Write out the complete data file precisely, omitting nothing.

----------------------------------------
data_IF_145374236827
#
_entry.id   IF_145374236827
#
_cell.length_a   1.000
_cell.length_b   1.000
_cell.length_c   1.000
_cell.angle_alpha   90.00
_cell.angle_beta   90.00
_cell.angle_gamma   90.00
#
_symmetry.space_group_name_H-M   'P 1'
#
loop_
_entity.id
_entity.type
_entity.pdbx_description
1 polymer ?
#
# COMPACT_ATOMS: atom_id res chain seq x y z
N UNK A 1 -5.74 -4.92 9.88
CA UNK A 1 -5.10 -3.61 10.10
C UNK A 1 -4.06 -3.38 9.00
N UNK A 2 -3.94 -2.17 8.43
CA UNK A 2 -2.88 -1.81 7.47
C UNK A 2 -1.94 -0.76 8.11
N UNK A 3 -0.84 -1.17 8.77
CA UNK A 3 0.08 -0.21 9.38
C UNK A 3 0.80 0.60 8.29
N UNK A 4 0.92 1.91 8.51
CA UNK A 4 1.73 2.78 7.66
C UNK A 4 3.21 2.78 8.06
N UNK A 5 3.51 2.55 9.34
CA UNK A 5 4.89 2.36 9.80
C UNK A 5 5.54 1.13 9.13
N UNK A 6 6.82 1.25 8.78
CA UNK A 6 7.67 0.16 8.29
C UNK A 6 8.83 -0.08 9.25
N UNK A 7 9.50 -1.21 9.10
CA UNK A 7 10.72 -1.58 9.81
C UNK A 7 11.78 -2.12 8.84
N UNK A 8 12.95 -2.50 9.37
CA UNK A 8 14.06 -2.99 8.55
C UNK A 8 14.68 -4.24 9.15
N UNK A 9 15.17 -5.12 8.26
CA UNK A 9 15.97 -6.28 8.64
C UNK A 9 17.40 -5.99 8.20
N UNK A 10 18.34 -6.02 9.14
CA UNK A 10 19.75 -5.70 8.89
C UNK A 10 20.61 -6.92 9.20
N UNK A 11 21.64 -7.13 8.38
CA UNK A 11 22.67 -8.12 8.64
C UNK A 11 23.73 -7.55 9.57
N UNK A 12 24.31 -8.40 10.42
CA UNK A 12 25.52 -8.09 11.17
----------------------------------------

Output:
data_IF_145374236827
#
_entry.id   IF_145374236827
#
_cell.length_a   1.000
_cell.length_b   1.000
_cell.length_c   1.000
_cell.angle_alpha   90.00
_cell.angle_beta   90.00
_cell.angle_gamma   90.00
#
_symmetry.space_group_name_H-M   'P 1'
#
loop_
_entity.id
_entity.type
_entity.pdbx_description
1 polymer ?
#
# COMPACT_ATOMS: atom_id res chain seq x y z
N UNK A 1 -5.74 -4.92 9.88
CA UNK A 1 -5.10 -3.61 10.10
C UNK A 1 -4.06 -3.38 9.00
N UNK A 2 -3.94 -2.17 8.43
CA UNK A 2 -2.88 -1.81 7.47
C UNK A 2 -1.94 -0.76 8.11
N UNK A 3 -0.84 -1.17 8.77
CA UNK A 3 0.08 -0.21 9.38
C UNK A 3 0.80 0.60 8.29
N UNK A 4 0.92 1.91 8.51
CA UNK A 4 1.73 2.78 7.66
C UNK A 4 3.21 2.78 8.06
N UNK A 5 3.51 2.55 9.34
CA UNK A 5 4.89 2.36 9.80
C UNK A 5 5.54 1.13 9.13
N UNK A 6 6.82 1.25 8.78
CA UNK A 6 7.67 0.16 8.29
C UNK A 6 8.83 -0.08 9.25
N UNK A 7 9.50 -1.21 9.10
CA UNK A 7 10.72 -1.58 9.81
C UNK A 7 11.78 -2.12 8.84
N UNK A 8 12.95 -2.50 9.37
CA UNK A 8 14.06 -2.99 8.55
C UNK A 8 14.68 -4.24 9.15
N UNK A 9 15.17 -5.12 8.26
CA UNK A 9 15.97 -6.28 8.64
C UNK A 9 17.40 -5.99 8.20
N UNK A 10 18.34 -6.02 9.14
CA UNK A 10 19.75 -5.70 8.89
C UNK A 10 20.61 -6.92 9.20
N UNK A 11 21.64 -7.13 8.38
CA UNK A 11 22.67 -8.12 8.64
C UNK A 11 23.73 -7.55 9.57
N UNK A 12 24.31 -8.40 10.42
CA UNK A 12 25.52 -8.09 11.17